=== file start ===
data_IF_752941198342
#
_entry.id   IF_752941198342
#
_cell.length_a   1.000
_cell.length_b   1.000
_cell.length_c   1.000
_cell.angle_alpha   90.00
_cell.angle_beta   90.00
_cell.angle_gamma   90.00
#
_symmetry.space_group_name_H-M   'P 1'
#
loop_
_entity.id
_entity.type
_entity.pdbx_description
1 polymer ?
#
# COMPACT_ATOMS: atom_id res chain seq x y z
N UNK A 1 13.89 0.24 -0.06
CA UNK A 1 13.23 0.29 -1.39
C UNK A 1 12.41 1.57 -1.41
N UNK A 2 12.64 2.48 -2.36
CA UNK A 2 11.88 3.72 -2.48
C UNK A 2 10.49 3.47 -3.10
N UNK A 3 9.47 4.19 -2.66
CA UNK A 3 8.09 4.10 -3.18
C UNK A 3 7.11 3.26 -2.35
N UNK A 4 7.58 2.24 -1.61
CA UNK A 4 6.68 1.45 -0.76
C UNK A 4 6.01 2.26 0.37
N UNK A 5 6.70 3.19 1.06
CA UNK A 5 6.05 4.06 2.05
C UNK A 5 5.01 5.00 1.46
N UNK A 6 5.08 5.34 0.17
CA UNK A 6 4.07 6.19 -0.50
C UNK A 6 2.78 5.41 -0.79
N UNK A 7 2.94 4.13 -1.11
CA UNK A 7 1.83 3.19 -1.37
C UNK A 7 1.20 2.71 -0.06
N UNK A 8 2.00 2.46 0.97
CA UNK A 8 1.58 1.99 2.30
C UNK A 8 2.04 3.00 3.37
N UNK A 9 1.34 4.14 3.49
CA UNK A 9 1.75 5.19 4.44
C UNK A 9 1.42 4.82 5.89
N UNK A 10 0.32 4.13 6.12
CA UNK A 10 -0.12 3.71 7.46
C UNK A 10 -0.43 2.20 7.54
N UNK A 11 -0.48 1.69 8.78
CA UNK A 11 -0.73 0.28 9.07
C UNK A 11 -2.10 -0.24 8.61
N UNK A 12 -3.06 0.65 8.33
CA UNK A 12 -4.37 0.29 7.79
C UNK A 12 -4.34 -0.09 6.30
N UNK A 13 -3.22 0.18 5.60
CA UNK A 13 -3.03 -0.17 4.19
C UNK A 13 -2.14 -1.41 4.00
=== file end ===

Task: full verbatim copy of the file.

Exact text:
data_IF_752941198342
#
_entry.id   IF_752941198342
#
_cell.length_a   1.000
_cell.length_b   1.000
_cell.length_c   1.000
_cell.angle_alpha   90.00
_cell.angle_beta   90.00
_cell.angle_gamma   90.00
#
_symmetry.space_group_name_H-M   'P 1'
#
loop_
_entity.id
_entity.type
_entity.pdbx_description
1 polymer ?
#
# COMPACT_ATOMS: atom_id res chain seq x y z
N UNK A 1 13.89 0.24 -0.06
CA UNK A 1 13.23 0.29 -1.39
C UNK A 1 12.41 1.57 -1.41
N UNK A 2 12.64 2.48 -2.36
CA UNK A 2 11.88 3.72 -2.48
C UNK A 2 10.49 3.47 -3.10
N UNK A 3 9.47 4.19 -2.66
CA UNK A 3 8.09 4.10 -3.18
C UNK A 3 7.11 3.26 -2.35
N UNK A 4 7.58 2.24 -1.61
CA UNK A 4 6.68 1.45 -0.76
C UNK A 4 6.01 2.26 0.37
N UNK A 5 6.70 3.19 1.06
CA UNK A 5 6.05 4.06 2.05
C UNK A 5 5.01 5.00 1.46
N UNK A 6 5.08 5.34 0.17
CA UNK A 6 4.07 6.19 -0.50
C UNK A 6 2.78 5.41 -0.79
N UNK A 7 2.94 4.13 -1.11
CA UNK A 7 1.83 3.19 -1.37
C UNK A 7 1.20 2.71 -0.06
N UNK A 8 2.00 2.46 0.97
CA UNK A 8 1.58 1.99 2.30
C UNK A 8 2.04 3.00 3.37
N UNK A 9 1.34 4.14 3.49
CA UNK A 9 1.75 5.19 4.44
C UNK A 9 1.42 4.82 5.89
N UNK A 10 0.32 4.13 6.12
CA UNK A 10 -0.12 3.71 7.46
C UNK A 10 -0.43 2.20 7.54
N UNK A 11 -0.48 1.69 8.78
CA UNK A 11 -0.73 0.28 9.07
C UNK A 11 -2.10 -0.24 8.61
N UNK A 12 -3.06 0.65 8.33
CA UNK A 12 -4.37 0.29 7.79
C UNK A 12 -4.34 -0.09 6.30
N UNK A 13 -3.22 0.18 5.60
CA UNK A 13 -3.03 -0.17 4.19
C UNK A 13 -2.14 -1.41 4.00